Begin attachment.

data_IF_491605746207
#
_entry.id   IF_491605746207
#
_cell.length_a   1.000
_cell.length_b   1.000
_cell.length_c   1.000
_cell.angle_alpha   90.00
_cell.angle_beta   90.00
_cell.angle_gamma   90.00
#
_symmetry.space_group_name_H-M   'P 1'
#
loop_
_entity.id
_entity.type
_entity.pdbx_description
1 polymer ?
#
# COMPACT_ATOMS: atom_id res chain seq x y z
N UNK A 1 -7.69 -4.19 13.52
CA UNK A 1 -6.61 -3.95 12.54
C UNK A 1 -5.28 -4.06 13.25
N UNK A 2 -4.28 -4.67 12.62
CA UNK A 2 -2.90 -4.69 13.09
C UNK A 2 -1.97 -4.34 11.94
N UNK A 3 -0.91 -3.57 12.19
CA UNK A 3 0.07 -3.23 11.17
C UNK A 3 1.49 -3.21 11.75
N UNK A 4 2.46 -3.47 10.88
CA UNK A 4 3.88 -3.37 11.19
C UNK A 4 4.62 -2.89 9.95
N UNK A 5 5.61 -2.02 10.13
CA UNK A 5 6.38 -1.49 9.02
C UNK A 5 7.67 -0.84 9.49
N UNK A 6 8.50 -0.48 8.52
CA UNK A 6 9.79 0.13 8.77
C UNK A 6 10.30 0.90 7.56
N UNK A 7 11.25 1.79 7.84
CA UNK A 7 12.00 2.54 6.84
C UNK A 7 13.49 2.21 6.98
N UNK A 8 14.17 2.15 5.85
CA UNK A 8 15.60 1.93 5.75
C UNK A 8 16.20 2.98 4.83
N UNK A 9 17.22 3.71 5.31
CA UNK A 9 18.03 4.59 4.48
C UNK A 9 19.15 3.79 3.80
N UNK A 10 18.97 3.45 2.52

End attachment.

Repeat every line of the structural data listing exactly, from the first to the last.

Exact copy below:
data_IF_491605746207
#
_entry.id   IF_491605746207
#
_cell.length_a   1.000
_cell.length_b   1.000
_cell.length_c   1.000
_cell.angle_alpha   90.00
_cell.angle_beta   90.00
_cell.angle_gamma   90.00
#
_symmetry.space_group_name_H-M   'P 1'
#
loop_
_entity.id
_entity.type
_entity.pdbx_description
1 polymer ?
#
# COMPACT_ATOMS: atom_id res chain seq x y z
N UNK A 1 -7.69 -4.19 13.52
CA UNK A 1 -6.61 -3.95 12.54
C UNK A 1 -5.28 -4.06 13.25
N UNK A 2 -4.28 -4.67 12.62
CA UNK A 2 -2.90 -4.69 13.09
C UNK A 2 -1.97 -4.34 11.94
N UNK A 3 -0.91 -3.57 12.19
CA UNK A 3 0.07 -3.23 11.17
C UNK A 3 1.49 -3.21 11.75
N UNK A 4 2.46 -3.47 10.88
CA UNK A 4 3.88 -3.37 11.19
C UNK A 4 4.62 -2.89 9.95
N UNK A 5 5.61 -2.02 10.13
CA UNK A 5 6.38 -1.49 9.02
C UNK A 5 7.67 -0.84 9.49
N UNK A 6 8.50 -0.48 8.52
CA UNK A 6 9.79 0.13 8.77
C UNK A 6 10.30 0.90 7.56
N UNK A 7 11.25 1.79 7.84
CA UNK A 7 12.00 2.54 6.84
C UNK A 7 13.49 2.21 6.98
N UNK A 8 14.17 2.15 5.85
CA UNK A 8 15.60 1.93 5.75
C UNK A 8 16.20 2.98 4.83
N UNK A 9 17.22 3.71 5.31
CA UNK A 9 18.03 4.59 4.48
C UNK A 9 19.15 3.79 3.80
N UNK A 10 18.97 3.45 2.52